When I first acquired my injury, I saw nothing. My world was a dull shade of brown all the time, no matter what time of day, nothing was there. All of my early memories involve me waking up, and screaming, 'I'm blind, why can't I see?' I don't remember my visitors, my first steps, or even the first thing I was able to eat. I just remember the trauma of losing my sight. I had no concept I was in the hospital, but also, no memory. The reason that is my only memory, is probably because everytime I woke, I freaked out because I couldn't see, or speak (all the thracheotomy tubing), and thenothey sedated me,but I don't even remember that, only that I had no vision. Very slowly, my brain has rebuilt those connections, and now, I likely processes 80-90% of the world around me now. In 2011, I had about 70%, that was also the last time I did the eye exam, that measures your visual field. I only did it then, to satisfy the requirements to have LASIK (laser eye surgery), as my neuropathy prevented me from being able to manage contacts well, and my glasses often fell off my face, plus my lenses often needed to be replaced. Now I've adapted to look down, while moving, because if im not looking at something, my brain may not process the physical changes I need to make, to alter my course.
Growing up, I spent a lot of time at my friends house. She had another friend from her gymnastics class, that I knew from school. We were an interesting triad, mainly because they were graceful, and I was the opposite of graceful. Always tripping myself, and being the clumsy idiot who dropped everything. I'm still clumsy, some things you just do not grow out of. That phase of my life life was earmarked by the unpleasant nickname, of Sloth. I wasn't upset that sloth was a moral sin, I was upset that other kids thought I was slow.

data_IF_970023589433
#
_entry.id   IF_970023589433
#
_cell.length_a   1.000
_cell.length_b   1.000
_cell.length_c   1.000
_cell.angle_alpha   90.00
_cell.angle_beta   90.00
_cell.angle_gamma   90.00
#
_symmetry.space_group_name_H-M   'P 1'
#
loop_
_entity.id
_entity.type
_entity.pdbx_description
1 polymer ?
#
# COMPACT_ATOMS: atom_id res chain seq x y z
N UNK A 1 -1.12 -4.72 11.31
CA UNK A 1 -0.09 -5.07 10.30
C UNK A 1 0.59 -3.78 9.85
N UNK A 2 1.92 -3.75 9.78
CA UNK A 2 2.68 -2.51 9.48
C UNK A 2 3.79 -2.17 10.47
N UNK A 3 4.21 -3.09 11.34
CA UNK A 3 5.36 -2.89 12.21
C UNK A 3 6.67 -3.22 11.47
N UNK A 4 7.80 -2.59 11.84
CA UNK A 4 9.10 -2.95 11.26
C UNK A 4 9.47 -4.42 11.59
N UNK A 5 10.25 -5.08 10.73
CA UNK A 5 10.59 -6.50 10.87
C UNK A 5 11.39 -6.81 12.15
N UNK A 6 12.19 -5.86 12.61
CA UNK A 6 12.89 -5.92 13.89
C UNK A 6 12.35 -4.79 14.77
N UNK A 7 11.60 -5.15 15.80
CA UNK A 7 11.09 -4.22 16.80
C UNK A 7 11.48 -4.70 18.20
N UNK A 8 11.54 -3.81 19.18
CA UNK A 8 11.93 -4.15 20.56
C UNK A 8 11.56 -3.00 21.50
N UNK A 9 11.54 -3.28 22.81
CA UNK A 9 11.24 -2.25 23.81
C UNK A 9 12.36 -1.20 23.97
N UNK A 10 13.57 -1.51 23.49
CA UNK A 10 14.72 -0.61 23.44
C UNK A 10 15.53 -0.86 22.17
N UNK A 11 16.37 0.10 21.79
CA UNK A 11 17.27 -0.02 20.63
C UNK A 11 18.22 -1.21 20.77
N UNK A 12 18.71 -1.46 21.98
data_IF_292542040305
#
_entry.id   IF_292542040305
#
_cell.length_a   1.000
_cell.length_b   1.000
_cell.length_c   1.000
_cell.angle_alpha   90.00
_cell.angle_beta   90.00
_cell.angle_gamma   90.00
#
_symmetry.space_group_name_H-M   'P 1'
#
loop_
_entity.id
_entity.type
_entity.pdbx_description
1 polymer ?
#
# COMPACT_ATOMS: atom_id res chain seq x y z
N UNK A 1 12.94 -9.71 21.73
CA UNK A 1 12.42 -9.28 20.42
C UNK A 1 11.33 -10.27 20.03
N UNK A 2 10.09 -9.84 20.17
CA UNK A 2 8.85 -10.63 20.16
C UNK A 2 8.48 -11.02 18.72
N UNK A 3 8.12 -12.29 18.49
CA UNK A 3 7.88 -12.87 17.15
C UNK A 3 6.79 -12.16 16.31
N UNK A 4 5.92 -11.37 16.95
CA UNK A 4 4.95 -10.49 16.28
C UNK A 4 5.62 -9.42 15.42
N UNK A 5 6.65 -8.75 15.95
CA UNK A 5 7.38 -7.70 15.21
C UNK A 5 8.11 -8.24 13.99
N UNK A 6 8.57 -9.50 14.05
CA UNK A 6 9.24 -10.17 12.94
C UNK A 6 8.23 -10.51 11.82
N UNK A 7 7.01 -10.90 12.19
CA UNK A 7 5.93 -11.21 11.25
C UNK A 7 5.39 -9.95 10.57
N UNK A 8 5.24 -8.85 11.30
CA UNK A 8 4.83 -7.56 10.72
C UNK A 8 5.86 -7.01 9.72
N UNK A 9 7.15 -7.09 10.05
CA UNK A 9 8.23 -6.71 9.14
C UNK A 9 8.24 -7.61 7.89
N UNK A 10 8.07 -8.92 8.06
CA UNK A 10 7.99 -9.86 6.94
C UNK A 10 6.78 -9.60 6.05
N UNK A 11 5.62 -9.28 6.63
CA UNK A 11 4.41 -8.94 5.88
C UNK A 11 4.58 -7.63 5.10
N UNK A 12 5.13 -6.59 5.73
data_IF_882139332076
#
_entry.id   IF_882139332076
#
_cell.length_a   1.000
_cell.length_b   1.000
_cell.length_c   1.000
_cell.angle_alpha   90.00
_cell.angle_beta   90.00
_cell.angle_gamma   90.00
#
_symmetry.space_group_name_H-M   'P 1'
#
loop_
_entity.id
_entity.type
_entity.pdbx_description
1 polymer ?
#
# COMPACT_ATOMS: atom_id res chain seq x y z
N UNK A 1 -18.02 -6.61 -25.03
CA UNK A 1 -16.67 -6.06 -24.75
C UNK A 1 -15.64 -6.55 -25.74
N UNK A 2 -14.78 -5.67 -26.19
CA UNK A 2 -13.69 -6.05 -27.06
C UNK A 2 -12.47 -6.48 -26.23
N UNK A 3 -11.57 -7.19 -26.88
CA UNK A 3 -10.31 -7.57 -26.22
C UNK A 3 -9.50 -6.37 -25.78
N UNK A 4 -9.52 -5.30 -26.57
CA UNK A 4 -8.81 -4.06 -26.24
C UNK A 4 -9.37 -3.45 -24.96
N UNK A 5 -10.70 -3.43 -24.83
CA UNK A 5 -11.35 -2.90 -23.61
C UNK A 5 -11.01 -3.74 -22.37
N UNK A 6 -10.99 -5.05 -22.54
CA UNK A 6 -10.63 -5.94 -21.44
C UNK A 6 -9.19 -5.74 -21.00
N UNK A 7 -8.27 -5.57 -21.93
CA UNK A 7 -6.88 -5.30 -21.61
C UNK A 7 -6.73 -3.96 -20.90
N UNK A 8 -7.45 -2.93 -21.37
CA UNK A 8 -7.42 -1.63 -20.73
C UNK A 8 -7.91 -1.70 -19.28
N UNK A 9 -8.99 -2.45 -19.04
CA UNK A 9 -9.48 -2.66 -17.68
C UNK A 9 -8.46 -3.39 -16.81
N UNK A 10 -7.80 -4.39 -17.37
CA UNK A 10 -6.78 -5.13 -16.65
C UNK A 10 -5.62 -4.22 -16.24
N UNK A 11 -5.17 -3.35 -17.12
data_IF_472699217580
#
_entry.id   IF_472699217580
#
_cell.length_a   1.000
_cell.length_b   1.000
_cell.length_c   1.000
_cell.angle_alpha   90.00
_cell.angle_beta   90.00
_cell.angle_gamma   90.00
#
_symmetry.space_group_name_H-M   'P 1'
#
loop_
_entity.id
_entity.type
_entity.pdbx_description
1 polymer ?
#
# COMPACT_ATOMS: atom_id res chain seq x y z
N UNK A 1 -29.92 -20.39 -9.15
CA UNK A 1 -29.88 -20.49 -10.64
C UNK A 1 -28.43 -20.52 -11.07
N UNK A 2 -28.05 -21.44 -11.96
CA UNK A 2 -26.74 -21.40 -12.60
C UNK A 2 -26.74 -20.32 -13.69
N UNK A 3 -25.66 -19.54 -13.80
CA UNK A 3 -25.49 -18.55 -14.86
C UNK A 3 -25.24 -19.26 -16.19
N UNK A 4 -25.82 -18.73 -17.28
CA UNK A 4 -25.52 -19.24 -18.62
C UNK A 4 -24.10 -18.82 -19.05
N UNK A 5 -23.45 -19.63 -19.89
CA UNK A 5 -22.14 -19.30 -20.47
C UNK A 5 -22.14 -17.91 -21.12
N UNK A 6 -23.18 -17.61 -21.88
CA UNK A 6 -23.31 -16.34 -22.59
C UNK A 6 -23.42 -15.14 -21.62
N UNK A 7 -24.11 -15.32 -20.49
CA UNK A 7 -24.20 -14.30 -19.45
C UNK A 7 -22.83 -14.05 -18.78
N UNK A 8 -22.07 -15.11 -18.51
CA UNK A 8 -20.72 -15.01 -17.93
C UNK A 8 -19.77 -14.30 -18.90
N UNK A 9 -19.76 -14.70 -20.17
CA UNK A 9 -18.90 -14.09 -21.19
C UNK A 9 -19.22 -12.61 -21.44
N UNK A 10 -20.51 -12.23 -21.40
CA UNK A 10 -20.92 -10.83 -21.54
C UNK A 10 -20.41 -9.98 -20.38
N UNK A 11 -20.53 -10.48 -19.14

I was 12 when I got my first pair of glasses, so I immediately noticed an improvement in my regular tripping and falling episodes. It's funny though, because even then I cannot recall how much my world changed when I got glasses. Most people seem to remember that 'ah-ha' moment, when they got glasses. I couldn't remember that in college, ether though, so that's not a lost memory. I remember not being happy that I suddenly felt like I had to take notes in school, because the stuff on the board was actually relevant information, but that's all.
I still have existing processing delays, from my injury, so I cannot react with speed, in most situations. My reaction time is nearly non-existent, but I will always be graful for my recovered ability to see. This is also why my injury has robbed me of the ability to drive, or even move more comfortably, as in without the resounding fear that I can so easily hurt myself, if I overlook anything. As someone who involuntarily falls over, 2-3 times a week, because of spastic muscle activity, I would prefer not to increase that number by tripping myself, because I didn't see something, I should have. I suppose my childhood nickname of Sloth lives on. Again, I was sloth, because I moved slowly, and now I do, once again. Thankfully, I outgrew that phase before, and expect to again. Guess it's time find my super classy track pants, with the word sloth, plasted on the ass. Weirdly, some things follow you around forever...